White & Case Warns Companies of Risks of Unauthorized IP in Their Supply Chains | White & Case LLP International Law Firm, Global Law Practice
White & Case Warns Companies of Risks of Unauthorized IP in Their Supply Chains

White & Case Warns Companies of Risks of Unauthorized IP in Their Supply Chains

Global law firm White & Case LLP has warned global companies of the increasing risk of the use of unauthorized intellectual property (IP) by suppliers in their supply chains.

"A company may own or have the legal rights to use all of the IP that it uses in producing its products or delivering its services but if a supplier in its supply chain uses unauthorized IP, the company may nonetheless find itself facing serious legal and business risks," said Arthur M. Mitchell, formerly General Counsel of the Asian Development Bank and currently senior counselor at White & Case.

In a white paper published today, the Firm highlights the key risks of unauthorized IP, that includes patents, copyrights, utility models, software and trade secrets that have not been authorized by the lawful owner and for which royalties have not been paid. The Firm also provides a variety of possible solutions to companies most likely to be affected, whether they are a defendant or a plaintiff or are already working on improving compliance in this area.

"This is an excellent, well researched and thoroughly documented paper which covers the entire landscape of concerns that companies should have on this topic," said Peter N. Fowler, Regional Intellectual Property Attache for Southeast Asia at the United States Patent and Trademark Office in Bangkok, Thailand. "It is the first time I have seen such a comprehensive treatment of this emerging issue, and I am confident that it will be well received and extensively cited."

White & Case has identified that the risk is particularly high for firms with an Asian-based supply chain. According to the Organization for Economic Cooperation and Development (OECD), the region is fast emerging as the world’s largest producer of unauthorized products.

"Even if the company is unaware of the use of unauthorized IP by its supplier, it could still find itself legally liable and suffer reputational damage," said Mitchell. "The danger is that regulators, customers and competitors could perceive that the company has benefited from the unauthorized use. If that is the case, the company may be held responsible."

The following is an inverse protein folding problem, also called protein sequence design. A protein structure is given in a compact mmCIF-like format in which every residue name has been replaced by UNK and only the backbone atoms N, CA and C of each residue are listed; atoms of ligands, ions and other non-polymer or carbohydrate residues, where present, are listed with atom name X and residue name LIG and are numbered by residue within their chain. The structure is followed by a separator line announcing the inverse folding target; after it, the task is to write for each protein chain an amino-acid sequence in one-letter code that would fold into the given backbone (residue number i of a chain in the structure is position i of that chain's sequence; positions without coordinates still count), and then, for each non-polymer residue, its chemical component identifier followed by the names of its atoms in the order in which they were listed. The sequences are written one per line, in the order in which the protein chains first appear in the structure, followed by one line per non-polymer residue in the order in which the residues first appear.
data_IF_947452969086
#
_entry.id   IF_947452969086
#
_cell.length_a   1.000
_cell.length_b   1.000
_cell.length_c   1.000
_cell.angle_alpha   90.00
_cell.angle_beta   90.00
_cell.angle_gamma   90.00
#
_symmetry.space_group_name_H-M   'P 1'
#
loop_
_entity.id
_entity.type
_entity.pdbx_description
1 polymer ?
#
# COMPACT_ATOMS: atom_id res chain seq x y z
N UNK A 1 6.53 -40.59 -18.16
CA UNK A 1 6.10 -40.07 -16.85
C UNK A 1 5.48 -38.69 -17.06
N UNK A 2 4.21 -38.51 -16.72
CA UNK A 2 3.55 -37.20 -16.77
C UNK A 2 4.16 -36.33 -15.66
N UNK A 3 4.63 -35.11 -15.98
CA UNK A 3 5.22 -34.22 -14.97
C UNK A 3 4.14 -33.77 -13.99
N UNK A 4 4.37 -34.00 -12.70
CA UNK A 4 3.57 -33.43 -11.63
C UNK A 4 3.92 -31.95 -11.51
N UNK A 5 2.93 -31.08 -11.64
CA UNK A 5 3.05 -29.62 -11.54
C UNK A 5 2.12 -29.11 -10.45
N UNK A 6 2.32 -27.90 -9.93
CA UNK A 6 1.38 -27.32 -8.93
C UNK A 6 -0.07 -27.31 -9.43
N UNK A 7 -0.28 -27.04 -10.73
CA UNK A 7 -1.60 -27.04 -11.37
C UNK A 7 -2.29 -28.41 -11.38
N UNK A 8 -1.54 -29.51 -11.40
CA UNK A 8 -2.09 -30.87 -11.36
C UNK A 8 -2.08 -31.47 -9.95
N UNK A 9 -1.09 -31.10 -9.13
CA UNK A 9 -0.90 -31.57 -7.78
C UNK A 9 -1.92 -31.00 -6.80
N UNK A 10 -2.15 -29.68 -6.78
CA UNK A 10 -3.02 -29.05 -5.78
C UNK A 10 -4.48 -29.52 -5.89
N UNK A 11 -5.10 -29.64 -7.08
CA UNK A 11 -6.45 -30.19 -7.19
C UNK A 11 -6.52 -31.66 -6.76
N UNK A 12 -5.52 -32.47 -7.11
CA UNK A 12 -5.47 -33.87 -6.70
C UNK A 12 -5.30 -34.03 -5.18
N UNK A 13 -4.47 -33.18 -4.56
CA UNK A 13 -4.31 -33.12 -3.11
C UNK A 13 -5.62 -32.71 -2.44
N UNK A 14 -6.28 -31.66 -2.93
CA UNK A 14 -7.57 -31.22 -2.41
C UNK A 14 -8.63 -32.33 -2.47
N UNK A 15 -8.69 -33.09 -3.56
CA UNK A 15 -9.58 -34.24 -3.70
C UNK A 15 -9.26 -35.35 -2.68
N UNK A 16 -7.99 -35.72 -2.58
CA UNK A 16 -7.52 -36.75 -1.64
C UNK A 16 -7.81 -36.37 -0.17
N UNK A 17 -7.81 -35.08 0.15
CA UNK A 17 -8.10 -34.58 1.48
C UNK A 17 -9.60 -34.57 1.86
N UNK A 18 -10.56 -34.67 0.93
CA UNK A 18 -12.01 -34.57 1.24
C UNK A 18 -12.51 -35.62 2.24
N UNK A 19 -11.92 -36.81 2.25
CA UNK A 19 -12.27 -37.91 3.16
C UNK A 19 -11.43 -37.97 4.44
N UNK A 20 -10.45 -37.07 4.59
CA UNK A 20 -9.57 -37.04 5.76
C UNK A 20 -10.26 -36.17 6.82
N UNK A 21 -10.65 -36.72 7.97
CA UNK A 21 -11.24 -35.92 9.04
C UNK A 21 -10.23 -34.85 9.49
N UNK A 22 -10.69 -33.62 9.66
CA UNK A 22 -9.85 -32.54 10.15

White & Case has established a number of solutions that companies can use to reduce the possible risk. Mitchell said: "Taking simple protective steps is essential for firms with large and complicated global supply chains. Adapting existing compliance policies could mean the difference between a firm facing significant legal challenges, including exclusion of offending products from the US market, significant fines and disruption of its supply chain."

White & Case solutions:

(1) Know your supply chain: most firms already monitor their supply chain for risks in other areas. Adapting current supply chain management techniques to include unauthorized IP risks is a key first step in solving this potential problem.

(2) Protect yourself contractually: contracts with suppliers should include representations, warranties and covenants that unauthorized IP is not used. First tier suppliers should be required to insert similar clauses in contracts with their own suppliers and so on down the line. Contracts should include details of damages or penalties and could include indemnification if the company is sued.

(3) Compliance training: the risk of unauthorized IP should be included in existing training and monitoring processes. This will help to educate employees, customers and suppliers and can help defend firms from accusations that they knew about any unauthorized IP use.

(4) Act publically: publicizing your policy and working with industry groups will help to ensure your efforts are better understood by external stakeholders and will apply pressure to suppliers and the rest of your industry to bring practices into compliance.

(5) Help create new standards, rules and best practices: with no current internationally recognised industry standards or best practices, there is an opportunity to act now that will significantly impact the competitive landscape.

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